There are 12 item(s) tagged with the keyword "Pets".
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On Tuesday, more than 200 professionals across the pet food industry gathered virtually for the American Feed Industry Association’s 14th annual Pet Food Conference. Given that over the past year we have all faced challenges navigating the unrelenting coronavirus pandemic, it was uplifting to hear from several experts who said the pet food industry remains a bright spot for U.S. businesses and pet owners.
Every year, new research and innovation comes forward to improve pet health and nutrition. At the American Feed Industry Association’s Pet Food Conference yesterday, we had the opportunity to recognize two of our industry colleagues who have helped make pet food safe and nutritious. Through the Friend of Pet Food Award, AFIA is able to recognize those who are making significant contributions to support the growth of the pet food industry. It is our pleasure to thank 2021’s amazing individuals! Hear what some of their industry peers had to say about these award winners below.
Any pet owner who has watched as their dog or cat snapped at a fly or chased a grasshopper and then happily gobbled up the insect has probably inwardly grimaced as the pet crunched on the critter. Even knowing the insect is a good source of balanced protein can still make it hard to overcome the “ewww” factor of eating mealworms and crickets. In the United States, black soldier fly larvae can be fed to poultry, swine and certain types of fish in their diets and also sold for use as treats or snacks for pets.
Halloween is one of my all-time favorite holidays. I love everything about it – the candy, costumes, scary stories, haunted houses – you name it. And since making Feed Facts are one of my favorite things to do for my job, I thought I ought to combine them and make some fun Halloween Feed Facts. I hope you enjoy these graphics and if you would like to share them on social media, you can click to download them. Happy Halloween from the American Feed Industry Association!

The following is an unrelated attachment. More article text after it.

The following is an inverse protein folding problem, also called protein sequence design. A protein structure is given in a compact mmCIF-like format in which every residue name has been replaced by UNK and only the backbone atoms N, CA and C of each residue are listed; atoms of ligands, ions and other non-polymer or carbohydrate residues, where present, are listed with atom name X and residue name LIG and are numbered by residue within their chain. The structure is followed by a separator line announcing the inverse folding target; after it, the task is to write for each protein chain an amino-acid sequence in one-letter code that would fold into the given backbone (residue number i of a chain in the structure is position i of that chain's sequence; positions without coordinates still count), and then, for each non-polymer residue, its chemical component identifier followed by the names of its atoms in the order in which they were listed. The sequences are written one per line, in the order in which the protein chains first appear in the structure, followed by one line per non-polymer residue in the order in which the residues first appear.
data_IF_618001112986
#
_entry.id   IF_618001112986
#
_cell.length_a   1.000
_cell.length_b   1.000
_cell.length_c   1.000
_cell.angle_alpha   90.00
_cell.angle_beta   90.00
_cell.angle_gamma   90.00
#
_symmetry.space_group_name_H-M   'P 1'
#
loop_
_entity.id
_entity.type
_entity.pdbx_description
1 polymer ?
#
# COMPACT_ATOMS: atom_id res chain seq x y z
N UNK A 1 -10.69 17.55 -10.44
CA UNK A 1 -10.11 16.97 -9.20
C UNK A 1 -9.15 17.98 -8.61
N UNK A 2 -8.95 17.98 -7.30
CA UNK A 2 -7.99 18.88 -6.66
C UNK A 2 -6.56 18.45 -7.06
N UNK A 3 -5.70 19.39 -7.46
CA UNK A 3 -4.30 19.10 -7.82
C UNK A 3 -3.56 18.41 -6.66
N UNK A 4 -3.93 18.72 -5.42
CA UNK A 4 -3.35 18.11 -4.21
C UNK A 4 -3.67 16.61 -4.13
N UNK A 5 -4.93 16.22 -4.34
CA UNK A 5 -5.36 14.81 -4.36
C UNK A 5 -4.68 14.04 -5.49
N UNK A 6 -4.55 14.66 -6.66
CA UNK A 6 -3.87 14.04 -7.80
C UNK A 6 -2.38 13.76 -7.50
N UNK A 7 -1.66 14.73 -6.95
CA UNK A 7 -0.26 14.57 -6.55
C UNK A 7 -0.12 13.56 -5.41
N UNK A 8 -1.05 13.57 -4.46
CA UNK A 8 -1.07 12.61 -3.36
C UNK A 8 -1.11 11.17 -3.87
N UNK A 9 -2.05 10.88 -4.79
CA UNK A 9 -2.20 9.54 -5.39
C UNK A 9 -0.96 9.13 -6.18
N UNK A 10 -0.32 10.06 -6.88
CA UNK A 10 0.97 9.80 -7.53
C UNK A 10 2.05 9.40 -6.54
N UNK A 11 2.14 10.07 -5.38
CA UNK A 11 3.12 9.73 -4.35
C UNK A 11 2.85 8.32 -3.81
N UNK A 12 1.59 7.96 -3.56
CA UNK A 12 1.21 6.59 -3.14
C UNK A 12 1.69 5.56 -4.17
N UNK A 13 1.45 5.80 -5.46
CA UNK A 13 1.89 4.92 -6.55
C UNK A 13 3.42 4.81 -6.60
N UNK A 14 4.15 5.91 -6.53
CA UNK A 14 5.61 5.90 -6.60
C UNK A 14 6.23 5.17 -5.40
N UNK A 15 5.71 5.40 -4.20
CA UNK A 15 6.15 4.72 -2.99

Earlier this year, the animal food industry released a really great research report chock-full of information about America’s pet food manufacturing industry. The Institute for Feed Education and Research and American Feed Industry Association have been sharing this information to interested stakeholders far and wide, telling the story of how the country’s 500+ pet food manufacturers not only provide balanced, safe meals for America’s dogs and cats, but also stimulate the overall agricultural economy through the purchase of ingredients, labor and services from related industries.
This past January, the American Feed Industry Association celebrated the launch of the Friend of Pet Food Award by recognizing Gail Kuhlman, Ph.D., and Kate Shoveller, Ph.D., for their achievements in support of companion animal nutrition. With AFIA’s Pet Food Committee all ready to begin the process of selecting the award winners for 2021, I wanted to highlight our inaugural winners and share the importance of their work.
“It’s really exciting to be able to say that the pet food industry really goes all the way back to the farm and then all the way back into those rural communities, supporting those retailers that support the farmer.”
As a mid-twenties young adult with no kids yet, it’s no surprise that I consider my two cats as my babies. I dote on them, buy them the newest, flashy laser toys and like you would with a (human) child, worry about what they are eating and if they are getting the right nutrients to meet their needs.
My black, shorthaired miniature dachshund, Stella, is a member of my family. Like any other family member, I want the very best for her – from exercise to great toys to treats and food. I was very excited when the Institute for Feed Education and Research (IFEEDER), along with the Pet Food Institute (PFI) and North American Renderers Association (NARA), embarked on a study to look at what ingredients are used in pet food and the pet food industry’s impact on the U.S. agricultural economy.
A fond memory from my childhood is of my mother at the dining table in the morning, enjoying her cup of black coffee as she doled out five dog biscuits to our little button-eyed, poodle-cross dog, Jack. For meals, Jack gobbled up his canned dog food, but his breakfast time treats were dog biscuits. There must have been some balance in the diet my mother provided to her doting dog; he traveled with our family to two continents and across seven states, living a happy and bouncy 15 years. Mom and Jack have both been gone for a long time, but in recognition of National Dog Biscuit Day, I looked into the history of dog biscuits and the role they play in a modern dog diet.
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